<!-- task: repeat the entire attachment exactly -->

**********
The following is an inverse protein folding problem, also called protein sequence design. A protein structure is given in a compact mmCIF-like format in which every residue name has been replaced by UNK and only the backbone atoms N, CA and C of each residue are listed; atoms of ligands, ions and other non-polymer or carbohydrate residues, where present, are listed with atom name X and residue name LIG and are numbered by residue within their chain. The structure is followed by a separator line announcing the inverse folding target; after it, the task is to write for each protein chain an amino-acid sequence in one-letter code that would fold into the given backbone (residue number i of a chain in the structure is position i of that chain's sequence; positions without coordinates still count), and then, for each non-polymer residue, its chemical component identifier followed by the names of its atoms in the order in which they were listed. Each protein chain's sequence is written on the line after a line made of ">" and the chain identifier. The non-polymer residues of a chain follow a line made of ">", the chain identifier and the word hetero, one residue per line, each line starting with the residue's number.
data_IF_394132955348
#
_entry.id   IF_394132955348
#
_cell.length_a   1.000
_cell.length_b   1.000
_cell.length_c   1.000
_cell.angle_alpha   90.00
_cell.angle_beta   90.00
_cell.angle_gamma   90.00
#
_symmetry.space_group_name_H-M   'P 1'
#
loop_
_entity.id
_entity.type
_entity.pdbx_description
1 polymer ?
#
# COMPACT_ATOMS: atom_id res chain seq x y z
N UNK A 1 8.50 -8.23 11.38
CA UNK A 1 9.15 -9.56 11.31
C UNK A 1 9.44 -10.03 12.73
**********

The following is an inverse protein folding problem, also called protein sequence design. A protein structure is given in a compact mmCIF-like format in which every residue name has been replaced by UNK and only the backbone atoms N, CA and C of each residue are listed; atoms of ligands, ions and other non-polymer or carbohydrate residues, where present, are listed with atom name X and residue name LIG and are numbered by residue within their chain. The structure is followed by a separator line announcing the inverse folding target; after it, the task is to write for each protein chain an amino-acid sequence in one-letter code that would fold into the given backbone (residue number i of a chain in the structure is position i of that chain's sequence; positions without coordinates still count), and then, for each non-polymer residue, its chemical component identifier followed by the names of its atoms in the order in which they were listed. Each protein chain's sequence is written on the line after a line made of ">" and the chain identifier. The non-polymer residues of a chain follow a line made of ">", the chain identifier and the word hetero, one residue per line, each line starting with the residue's number.
data_IF_394132955348
#
_entry.id   IF_394132955348
#
_cell.length_a   1.000
_cell.length_b   1.000
_cell.length_c   1.000
_cell.angle_alpha   90.00
_cell.angle_beta   90.00
_cell.angle_gamma   90.00
#
_symmetry.space_group_name_H-M   'P 1'
#
loop_
_entity.id
_entity.type
_entity.pdbx_description
1 polymer ?
#
# COMPACT_ATOMS: atom_id res chain seq x y z
N UNK A 1 8.50 -8.23 11.38
CA UNK A 1 9.15 -9.56 11.31
C UNK A 1 9.44 -10.03 12.73